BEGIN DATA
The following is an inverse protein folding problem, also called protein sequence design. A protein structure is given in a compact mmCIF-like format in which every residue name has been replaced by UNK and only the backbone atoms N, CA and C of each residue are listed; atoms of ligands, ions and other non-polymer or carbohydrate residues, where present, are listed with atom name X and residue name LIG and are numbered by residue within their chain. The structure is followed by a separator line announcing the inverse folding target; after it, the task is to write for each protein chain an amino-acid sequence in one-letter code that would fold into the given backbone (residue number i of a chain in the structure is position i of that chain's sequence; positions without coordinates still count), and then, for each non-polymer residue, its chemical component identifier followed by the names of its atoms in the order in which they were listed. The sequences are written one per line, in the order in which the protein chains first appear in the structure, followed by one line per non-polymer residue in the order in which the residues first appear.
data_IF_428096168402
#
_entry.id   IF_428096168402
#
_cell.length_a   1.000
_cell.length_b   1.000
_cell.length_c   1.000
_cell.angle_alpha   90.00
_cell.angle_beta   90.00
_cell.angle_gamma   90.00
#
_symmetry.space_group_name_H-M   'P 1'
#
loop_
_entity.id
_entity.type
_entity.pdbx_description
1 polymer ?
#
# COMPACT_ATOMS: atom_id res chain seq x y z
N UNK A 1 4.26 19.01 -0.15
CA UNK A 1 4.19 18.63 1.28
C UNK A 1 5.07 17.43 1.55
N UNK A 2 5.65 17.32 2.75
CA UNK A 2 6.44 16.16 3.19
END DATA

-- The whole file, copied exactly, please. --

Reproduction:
The following is an inverse protein folding problem, also called protein sequence design. A protein structure is given in a compact mmCIF-like format in which every residue name has been replaced by UNK and only the backbone atoms N, CA and C of each residue are listed; atoms of ligands, ions and other non-polymer or carbohydrate residues, where present, are listed with atom name X and residue name LIG and are numbered by residue within their chain. The structure is followed by a separator line announcing the inverse folding target; after it, the task is to write for each protein chain an amino-acid sequence in one-letter code that would fold into the given backbone (residue number i of a chain in the structure is position i of that chain's sequence; positions without coordinates still count), and then, for each non-polymer residue, its chemical component identifier followed by the names of its atoms in the order in which they were listed. The sequences are written one per line, in the order in which the protein chains first appear in the structure, followed by one line per non-polymer residue in the order in which the residues first appear.
data_IF_428096168402
#
_entry.id   IF_428096168402
#
_cell.length_a   1.000
_cell.length_b   1.000
_cell.length_c   1.000
_cell.angle_alpha   90.00
_cell.angle_beta   90.00
_cell.angle_gamma   90.00
#
_symmetry.space_group_name_H-M   'P 1'
#
loop_
_entity.id
_entity.type
_entity.pdbx_description
1 polymer ?
#
# COMPACT_ATOMS: atom_id res chain seq x y z
N UNK A 1 4.26 19.01 -0.15
CA UNK A 1 4.19 18.63 1.28
C UNK A 1 5.07 17.43 1.55
N UNK A 2 5.65 17.32 2.75
CA UNK A 2 6.44 16.16 3.19